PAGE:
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Welcome to the AI Safety Newsletter by the Center for AI Safety. We discuss developments in AI and AI safety. No technical background required.

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Both China and the US take action to regulate AI

Last week, regulators in both China and the US took aim at generative AI services. These actions show that China and the US are both concerned with AI safety. Hopefully, this is a sign they can eventually coordinate.

China’s new generative AI rules

On Thursday, China’s government released new rules governing generative AI. China’s new rules, which are set to take effect on August 15th, regulate publicly-available generative AI services. The providers of such services will be criminally liable for the content their services generate. 

The rules specify illegal content as:

“inciting subversion of national sovereignty or the overturn of the socialist system, endangering national security and interests or harming the nation’s image, inciting separatism or undermining national unity and social stability, advocating terrorism or extremism, promoting ethnic hatred and ethnic discrimination, violence and obscenity, as well as fake and harmful information [...]”

Providers are also expected to respect intellectual property rights, protect personal information, and avoid using discriminatory training data.

The rules are some of the strictest regulations of generative AI to date. In order to publicly release generative AI services, Chinese companies will need to be able to tightly control what their models generate. According to Helen Toner, the Director of Georgetown’s Center for Security and Emerging Technology (CSET), the rules represent “a pretty significant set of responsibilities, and will make it hard for smaller companies without an existing compliance and censorship apparatus to offer services.”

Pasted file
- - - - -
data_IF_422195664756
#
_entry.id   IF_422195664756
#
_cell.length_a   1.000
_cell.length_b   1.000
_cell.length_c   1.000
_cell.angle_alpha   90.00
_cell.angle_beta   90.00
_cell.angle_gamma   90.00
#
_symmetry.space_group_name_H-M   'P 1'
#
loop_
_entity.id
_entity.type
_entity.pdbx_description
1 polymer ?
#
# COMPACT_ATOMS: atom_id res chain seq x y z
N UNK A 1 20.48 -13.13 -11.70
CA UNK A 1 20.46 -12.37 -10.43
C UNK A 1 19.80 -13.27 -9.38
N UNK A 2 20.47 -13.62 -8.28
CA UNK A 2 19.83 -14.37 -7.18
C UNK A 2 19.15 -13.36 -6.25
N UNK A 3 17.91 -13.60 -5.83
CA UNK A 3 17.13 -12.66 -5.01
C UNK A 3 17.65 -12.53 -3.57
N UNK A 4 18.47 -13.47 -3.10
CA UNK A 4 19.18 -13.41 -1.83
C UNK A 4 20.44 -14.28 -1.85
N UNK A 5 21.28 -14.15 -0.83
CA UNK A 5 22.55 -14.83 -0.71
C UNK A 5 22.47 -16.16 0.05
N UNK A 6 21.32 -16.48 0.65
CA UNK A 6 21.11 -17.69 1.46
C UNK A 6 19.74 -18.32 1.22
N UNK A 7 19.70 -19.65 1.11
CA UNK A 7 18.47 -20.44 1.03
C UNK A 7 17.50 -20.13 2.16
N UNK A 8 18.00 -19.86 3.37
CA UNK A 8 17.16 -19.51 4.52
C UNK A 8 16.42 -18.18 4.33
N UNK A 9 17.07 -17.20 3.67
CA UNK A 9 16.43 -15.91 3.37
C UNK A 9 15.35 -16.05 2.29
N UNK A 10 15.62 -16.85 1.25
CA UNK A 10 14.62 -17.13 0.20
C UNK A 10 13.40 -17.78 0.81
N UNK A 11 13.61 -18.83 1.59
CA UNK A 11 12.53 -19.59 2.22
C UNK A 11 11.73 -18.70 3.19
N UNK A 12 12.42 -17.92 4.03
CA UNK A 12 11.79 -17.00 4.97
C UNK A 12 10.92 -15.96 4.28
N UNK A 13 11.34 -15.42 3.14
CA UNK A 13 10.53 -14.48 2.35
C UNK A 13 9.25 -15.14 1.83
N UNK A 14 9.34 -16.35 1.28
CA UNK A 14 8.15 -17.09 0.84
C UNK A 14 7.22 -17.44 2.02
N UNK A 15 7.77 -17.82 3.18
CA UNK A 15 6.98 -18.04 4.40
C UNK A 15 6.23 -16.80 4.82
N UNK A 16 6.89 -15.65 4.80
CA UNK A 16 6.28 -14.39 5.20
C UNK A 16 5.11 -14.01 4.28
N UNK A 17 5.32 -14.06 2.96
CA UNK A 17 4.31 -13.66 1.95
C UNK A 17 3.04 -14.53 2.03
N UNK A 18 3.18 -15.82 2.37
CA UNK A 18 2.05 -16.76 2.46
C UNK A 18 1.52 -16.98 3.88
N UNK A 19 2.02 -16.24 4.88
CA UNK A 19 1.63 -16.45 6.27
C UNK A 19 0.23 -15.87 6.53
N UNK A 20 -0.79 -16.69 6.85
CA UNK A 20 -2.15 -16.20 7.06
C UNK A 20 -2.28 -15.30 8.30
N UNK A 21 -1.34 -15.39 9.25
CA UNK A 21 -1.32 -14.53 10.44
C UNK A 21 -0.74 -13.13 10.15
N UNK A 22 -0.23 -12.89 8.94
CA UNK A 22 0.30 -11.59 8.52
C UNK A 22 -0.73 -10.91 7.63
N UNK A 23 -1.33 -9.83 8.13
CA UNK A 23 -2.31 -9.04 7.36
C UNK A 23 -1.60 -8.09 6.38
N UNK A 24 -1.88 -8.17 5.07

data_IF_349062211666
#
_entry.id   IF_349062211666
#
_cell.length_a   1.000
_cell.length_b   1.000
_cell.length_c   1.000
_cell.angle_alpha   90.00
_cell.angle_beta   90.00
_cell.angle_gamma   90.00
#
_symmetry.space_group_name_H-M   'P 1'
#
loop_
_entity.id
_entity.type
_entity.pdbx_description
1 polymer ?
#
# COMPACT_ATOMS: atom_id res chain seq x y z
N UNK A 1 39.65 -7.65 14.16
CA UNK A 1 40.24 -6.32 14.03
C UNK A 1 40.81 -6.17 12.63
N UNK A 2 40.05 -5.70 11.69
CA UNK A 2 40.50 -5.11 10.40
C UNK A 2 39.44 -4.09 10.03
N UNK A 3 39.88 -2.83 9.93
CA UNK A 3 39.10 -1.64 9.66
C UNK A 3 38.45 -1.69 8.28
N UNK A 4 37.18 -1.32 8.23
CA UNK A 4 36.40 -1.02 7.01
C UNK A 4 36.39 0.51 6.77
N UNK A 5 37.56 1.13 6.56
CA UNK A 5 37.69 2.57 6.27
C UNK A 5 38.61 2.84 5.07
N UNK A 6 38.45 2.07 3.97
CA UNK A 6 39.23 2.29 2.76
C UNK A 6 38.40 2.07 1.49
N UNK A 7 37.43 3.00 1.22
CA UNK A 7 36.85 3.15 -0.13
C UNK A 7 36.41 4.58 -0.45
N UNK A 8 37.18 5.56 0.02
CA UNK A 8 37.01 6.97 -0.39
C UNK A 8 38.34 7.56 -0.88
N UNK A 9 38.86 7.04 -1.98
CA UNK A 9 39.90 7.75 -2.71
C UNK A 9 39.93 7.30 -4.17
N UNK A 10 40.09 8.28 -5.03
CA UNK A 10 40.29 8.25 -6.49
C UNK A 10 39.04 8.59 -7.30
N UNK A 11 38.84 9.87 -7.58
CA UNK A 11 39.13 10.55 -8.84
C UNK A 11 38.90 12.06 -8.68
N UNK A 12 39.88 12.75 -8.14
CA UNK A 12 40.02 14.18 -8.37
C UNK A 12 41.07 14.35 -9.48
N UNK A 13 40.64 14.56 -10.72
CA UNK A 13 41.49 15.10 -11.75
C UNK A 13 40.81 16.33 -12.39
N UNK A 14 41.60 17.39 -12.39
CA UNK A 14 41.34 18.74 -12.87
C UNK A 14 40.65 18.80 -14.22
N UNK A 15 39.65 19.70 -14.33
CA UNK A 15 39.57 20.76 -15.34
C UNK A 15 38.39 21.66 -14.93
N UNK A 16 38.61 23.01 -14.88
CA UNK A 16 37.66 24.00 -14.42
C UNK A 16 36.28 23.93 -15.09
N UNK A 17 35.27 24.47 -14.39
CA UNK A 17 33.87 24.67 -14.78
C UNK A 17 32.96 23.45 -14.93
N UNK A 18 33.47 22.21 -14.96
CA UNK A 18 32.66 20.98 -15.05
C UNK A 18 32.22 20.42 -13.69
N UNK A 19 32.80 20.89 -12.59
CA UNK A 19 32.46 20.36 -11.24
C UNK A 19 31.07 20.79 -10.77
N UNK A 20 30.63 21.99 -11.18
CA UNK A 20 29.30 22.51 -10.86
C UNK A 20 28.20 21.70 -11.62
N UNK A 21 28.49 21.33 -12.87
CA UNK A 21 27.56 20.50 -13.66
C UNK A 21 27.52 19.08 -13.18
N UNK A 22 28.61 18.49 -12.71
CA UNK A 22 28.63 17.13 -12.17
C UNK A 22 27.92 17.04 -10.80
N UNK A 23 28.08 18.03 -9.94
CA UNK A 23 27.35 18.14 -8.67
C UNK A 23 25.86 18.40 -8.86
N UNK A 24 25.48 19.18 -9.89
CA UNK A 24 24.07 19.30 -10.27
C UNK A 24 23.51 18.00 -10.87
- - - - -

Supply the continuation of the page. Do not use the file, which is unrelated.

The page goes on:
However, even large companies will face regulatory challenges. Baidu is still waiting on government approval to release its chatbot, Ernie. Baidu isn’t alone — currently no LLM is publicly available in China.

China is balancing regulation with promoting technological innovation. Critically, the rules only apply to publicly-available generative AI. They do not regulate research done by AI labs. This distinction represents a change from an earlier draft of the rules, which also regulated the “research and development” of generative AI. The earlier draft would have also required companies to verify the accuracy of data they used to train their models, which, given the huge amount of data used to train LLMs, would have been an impossible task.

In the face of a stalling recovery after the pandemic, China might have to rely on technological innovation to drive economic growth. China aims to become a world leader in AI by 2030. At the same time as regulators fear the dangers of AI, they want to keep Chinese AI development competitive with the US. The final draft of the rules on generative AI represents China’s attempt at balancing those interests.

The FTC investigates OpenAI

The FTC is investigating OpenAI over possible breaches of consumer protection law. On Thursday — the same day as China released its new rules — the Washington Post reported that the FTC had opened an investigation into OpenAI. The FTC is investigating whether OpenAI has engaged in unfair or deceptive practices that have caused "reputational harm" to consumers. It is also investigating a March security incident disclosed by OpenAI, where a system bug allowed some users to access payment-related information and other users' chat history.